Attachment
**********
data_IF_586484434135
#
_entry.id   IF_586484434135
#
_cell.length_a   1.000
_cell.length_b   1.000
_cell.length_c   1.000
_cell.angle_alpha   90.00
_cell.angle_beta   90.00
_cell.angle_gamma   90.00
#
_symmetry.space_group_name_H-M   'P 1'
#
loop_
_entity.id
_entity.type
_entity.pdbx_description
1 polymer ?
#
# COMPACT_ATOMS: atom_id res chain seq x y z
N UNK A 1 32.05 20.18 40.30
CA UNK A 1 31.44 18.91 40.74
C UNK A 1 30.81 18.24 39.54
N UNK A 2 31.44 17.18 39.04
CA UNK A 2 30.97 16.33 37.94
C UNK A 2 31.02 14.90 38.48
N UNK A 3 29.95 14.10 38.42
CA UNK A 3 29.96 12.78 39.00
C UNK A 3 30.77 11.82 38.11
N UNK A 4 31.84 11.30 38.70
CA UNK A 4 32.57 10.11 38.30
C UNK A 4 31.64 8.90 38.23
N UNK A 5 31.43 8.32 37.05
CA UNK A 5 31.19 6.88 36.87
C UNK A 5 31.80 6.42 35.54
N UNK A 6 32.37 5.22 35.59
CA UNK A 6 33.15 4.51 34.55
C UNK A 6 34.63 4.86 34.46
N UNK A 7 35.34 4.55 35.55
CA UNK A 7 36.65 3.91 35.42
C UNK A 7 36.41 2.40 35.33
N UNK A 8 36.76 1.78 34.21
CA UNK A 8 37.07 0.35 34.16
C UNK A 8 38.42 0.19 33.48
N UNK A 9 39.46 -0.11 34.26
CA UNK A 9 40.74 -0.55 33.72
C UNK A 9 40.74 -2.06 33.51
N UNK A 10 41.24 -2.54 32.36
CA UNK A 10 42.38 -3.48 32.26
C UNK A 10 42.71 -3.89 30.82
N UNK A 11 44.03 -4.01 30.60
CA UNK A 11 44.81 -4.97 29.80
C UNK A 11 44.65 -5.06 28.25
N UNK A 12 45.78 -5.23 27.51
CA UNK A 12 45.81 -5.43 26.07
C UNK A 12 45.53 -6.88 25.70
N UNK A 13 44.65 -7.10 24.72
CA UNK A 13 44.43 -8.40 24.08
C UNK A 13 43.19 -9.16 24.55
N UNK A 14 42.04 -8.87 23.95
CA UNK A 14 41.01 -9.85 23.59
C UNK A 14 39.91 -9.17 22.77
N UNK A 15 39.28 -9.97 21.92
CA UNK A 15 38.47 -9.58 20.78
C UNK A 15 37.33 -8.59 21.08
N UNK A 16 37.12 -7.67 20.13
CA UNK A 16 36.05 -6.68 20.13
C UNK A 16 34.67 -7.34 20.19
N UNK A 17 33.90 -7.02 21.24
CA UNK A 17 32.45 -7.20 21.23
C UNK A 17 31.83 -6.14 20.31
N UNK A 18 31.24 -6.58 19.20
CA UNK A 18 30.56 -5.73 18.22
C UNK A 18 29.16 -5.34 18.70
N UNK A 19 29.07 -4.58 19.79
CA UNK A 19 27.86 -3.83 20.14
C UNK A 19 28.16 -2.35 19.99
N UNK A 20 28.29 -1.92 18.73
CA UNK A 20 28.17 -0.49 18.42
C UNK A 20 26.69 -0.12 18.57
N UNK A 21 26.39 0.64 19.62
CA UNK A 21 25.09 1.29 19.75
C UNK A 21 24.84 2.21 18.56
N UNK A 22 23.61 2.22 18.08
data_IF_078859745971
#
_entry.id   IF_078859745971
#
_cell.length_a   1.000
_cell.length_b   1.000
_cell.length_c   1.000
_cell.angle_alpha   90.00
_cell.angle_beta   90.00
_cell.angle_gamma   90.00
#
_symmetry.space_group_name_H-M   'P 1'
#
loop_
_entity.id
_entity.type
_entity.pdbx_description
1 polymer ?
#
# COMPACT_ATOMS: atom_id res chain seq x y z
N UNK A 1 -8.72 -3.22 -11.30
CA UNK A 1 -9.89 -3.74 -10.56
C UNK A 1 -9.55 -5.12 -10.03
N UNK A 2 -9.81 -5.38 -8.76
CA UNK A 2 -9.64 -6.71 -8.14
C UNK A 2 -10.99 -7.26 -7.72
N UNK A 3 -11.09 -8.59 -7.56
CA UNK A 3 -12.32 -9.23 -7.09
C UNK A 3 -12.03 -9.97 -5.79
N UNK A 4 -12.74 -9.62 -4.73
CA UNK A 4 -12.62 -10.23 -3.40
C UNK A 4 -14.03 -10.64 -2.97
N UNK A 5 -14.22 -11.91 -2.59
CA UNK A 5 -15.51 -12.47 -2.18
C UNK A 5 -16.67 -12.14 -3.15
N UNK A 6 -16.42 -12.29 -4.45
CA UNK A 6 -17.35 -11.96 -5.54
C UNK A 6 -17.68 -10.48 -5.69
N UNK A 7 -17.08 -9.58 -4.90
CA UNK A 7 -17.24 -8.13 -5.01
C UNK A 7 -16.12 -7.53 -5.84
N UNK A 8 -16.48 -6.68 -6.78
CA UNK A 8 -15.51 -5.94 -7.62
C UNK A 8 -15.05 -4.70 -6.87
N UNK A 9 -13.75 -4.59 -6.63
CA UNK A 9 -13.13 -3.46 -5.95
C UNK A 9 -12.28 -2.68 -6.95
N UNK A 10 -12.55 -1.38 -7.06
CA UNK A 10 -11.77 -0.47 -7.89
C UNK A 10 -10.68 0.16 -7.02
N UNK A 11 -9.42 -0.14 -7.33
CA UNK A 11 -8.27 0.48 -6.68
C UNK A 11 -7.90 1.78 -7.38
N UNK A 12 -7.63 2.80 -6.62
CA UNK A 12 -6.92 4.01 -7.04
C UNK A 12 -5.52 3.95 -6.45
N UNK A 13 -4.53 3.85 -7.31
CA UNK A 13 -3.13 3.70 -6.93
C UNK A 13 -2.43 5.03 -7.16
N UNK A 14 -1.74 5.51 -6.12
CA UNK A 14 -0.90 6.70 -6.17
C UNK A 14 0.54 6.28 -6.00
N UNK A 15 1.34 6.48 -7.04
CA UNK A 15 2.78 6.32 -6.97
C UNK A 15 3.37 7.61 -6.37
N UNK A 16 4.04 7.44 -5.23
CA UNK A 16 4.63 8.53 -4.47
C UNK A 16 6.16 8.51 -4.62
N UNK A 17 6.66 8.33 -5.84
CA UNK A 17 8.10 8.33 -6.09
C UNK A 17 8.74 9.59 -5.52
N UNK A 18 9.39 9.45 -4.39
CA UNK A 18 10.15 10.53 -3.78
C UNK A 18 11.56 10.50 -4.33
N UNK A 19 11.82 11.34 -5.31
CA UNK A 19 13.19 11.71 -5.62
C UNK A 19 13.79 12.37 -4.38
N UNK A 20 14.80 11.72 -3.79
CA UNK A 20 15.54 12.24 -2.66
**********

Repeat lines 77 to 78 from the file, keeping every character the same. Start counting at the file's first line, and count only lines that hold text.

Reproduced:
C UNK A 19 28.16 -2.35 19.99
N UNK A 20 28.29 -1.92 18.73